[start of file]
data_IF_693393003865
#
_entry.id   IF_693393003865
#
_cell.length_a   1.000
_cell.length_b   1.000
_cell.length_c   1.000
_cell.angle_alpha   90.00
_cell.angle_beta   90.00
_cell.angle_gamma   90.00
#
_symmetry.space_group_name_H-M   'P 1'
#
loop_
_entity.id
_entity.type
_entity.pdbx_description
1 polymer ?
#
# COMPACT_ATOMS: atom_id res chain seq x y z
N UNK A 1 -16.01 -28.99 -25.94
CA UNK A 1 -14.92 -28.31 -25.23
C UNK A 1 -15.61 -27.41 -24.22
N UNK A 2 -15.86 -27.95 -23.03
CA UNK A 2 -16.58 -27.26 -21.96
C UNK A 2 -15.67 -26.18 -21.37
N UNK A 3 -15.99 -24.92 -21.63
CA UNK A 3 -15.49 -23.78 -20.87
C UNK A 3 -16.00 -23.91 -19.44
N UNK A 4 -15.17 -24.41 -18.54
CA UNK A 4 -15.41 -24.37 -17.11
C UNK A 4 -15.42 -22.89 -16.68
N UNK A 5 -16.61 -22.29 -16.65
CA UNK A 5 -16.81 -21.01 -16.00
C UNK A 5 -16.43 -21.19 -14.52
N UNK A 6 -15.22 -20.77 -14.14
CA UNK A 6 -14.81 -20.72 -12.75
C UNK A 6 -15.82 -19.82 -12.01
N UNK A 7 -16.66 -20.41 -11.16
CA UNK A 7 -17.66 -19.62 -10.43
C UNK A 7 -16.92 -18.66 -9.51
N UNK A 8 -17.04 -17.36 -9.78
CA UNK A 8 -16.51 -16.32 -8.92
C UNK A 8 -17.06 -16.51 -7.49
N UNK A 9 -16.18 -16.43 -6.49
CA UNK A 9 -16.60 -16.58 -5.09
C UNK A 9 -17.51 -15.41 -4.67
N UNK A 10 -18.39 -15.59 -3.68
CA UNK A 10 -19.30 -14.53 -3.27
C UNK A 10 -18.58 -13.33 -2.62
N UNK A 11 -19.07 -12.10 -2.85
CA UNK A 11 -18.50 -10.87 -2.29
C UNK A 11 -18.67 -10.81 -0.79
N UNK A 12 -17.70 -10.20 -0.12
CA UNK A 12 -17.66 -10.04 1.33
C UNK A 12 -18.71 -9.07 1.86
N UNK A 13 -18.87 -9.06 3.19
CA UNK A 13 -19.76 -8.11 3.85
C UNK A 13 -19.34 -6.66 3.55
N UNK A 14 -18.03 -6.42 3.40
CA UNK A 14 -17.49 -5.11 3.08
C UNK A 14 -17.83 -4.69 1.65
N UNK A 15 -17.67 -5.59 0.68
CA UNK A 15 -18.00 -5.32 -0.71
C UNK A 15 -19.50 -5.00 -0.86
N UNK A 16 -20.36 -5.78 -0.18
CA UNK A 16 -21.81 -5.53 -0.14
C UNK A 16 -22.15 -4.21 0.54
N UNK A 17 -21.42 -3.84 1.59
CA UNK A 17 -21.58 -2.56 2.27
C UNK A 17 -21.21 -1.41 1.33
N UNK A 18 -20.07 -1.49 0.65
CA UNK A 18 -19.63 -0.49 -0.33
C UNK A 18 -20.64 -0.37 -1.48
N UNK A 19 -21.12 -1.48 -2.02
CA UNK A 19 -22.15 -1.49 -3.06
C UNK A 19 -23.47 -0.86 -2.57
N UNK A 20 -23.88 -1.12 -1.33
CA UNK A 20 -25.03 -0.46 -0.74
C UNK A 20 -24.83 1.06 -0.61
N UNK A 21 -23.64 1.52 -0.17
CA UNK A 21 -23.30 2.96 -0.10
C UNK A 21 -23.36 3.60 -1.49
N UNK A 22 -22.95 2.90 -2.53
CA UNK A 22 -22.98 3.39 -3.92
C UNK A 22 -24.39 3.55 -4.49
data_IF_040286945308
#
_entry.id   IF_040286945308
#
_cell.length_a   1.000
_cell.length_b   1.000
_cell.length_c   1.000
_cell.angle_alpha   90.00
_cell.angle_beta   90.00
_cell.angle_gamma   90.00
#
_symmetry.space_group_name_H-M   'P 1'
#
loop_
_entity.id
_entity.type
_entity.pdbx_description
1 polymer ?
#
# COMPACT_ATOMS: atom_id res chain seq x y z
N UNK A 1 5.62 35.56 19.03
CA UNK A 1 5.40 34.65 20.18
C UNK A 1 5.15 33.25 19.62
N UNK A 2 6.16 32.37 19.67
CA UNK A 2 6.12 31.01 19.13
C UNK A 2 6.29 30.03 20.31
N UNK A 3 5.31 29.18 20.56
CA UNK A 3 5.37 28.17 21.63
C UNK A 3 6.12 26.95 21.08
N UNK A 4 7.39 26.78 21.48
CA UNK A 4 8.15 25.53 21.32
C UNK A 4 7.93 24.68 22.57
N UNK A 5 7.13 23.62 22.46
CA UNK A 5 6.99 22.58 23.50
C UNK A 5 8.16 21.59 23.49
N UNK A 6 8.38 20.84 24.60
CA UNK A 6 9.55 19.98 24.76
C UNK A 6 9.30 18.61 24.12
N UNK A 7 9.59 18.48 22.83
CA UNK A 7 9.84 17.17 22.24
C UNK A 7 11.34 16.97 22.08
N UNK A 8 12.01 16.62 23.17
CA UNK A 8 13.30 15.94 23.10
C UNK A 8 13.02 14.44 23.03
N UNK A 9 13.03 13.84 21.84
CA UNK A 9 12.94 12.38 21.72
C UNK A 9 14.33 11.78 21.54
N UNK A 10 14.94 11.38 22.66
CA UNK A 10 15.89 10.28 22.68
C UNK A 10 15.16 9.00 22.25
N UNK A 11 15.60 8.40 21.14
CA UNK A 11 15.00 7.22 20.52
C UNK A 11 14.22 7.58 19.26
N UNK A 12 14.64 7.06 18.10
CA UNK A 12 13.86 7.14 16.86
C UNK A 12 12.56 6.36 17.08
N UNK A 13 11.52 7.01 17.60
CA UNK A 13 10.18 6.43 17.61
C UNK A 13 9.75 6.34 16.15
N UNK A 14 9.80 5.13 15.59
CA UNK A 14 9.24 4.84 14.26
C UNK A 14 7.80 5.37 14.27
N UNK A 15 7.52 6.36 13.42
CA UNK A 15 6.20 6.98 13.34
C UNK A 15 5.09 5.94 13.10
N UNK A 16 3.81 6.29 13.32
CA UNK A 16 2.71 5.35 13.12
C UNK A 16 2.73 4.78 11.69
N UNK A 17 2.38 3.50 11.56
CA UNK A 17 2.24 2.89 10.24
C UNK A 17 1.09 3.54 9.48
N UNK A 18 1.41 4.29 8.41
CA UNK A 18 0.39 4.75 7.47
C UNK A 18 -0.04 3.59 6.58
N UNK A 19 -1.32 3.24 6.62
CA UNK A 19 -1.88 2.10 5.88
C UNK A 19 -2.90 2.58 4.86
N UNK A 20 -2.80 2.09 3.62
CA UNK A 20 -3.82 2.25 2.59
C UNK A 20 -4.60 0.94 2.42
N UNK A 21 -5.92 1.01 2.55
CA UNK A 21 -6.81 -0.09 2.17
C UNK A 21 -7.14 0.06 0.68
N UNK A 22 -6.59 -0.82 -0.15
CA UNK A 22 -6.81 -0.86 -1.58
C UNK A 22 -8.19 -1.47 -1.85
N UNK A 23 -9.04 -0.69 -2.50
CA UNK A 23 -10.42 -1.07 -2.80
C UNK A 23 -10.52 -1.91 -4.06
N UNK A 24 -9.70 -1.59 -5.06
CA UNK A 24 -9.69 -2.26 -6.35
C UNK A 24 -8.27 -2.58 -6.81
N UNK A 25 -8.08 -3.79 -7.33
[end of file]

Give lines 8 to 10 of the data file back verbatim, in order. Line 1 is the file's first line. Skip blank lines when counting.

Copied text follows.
_cell.angle_alpha   90.00
_cell.angle_beta   90.00
_cell.angle_gamma   90.00